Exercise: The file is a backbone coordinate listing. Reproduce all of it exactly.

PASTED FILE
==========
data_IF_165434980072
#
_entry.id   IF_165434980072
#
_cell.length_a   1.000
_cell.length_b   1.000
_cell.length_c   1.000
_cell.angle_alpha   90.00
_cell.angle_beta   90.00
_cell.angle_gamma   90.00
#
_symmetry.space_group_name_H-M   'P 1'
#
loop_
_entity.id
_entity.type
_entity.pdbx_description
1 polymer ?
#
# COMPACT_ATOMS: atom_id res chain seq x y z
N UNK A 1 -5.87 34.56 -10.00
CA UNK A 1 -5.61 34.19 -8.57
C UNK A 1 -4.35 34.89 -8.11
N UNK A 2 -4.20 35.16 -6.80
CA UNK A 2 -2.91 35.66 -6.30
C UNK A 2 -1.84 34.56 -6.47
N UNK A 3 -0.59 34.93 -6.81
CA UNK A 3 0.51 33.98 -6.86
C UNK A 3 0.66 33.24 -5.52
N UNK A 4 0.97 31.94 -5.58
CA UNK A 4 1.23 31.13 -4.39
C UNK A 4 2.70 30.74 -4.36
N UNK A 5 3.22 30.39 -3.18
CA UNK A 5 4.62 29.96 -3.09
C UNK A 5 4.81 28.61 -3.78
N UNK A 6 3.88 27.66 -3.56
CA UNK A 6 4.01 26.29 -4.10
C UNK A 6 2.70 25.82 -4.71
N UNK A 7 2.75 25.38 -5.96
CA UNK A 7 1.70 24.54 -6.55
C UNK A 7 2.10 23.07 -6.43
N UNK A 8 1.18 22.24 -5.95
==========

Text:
data_IF_165434980072
#
_entry.id   IF_165434980072
#
_cell.length_a   1.000
_cell.length_b   1.000
_cell.length_c   1.000
_cell.angle_alpha   90.00
_cell.angle_beta   90.00
_cell.angle_gamma   90.00
#
_symmetry.space_group_name_H-M   'P 1'
#
loop_
_entity.id
_entity.type
_entity.pdbx_description
1 polymer ?
#
# COMPACT_ATOMS: atom_id res chain seq x y z
N UNK A 1 -5.87 34.56 -10.00
CA UNK A 1 -5.61 34.19 -8.57
C UNK A 1 -4.35 34.89 -8.11
N UNK A 2 -4.20 35.16 -6.80
CA UNK A 2 -2.91 35.66 -6.30
C UNK A 2 -1.84 34.56 -6.47
N UNK A 3 -0.59 34.93 -6.81
CA UNK A 3 0.51 33.98 -6.86
C UNK A 3 0.66 33.24 -5.52
N UNK A 4 0.97 31.94 -5.58
CA UNK A 4 1.23 31.13 -4.39
C UNK A 4 2.70 30.74 -4.36
N UNK A 5 3.22 30.39 -3.18
CA UNK A 5 4.62 29.96 -3.09
C UNK A 5 4.81 28.61 -3.78
N UNK A 6 3.88 27.66 -3.56
CA UNK A 6 4.01 26.29 -4.10
C UNK A 6 2.70 25.82 -4.71
N UNK A 7 2.75 25.38 -5.96
CA UNK A 7 1.70 24.54 -6.55
C UNK A 7 2.10 23.07 -6.43
N UNK A 8 1.18 22.24 -5.95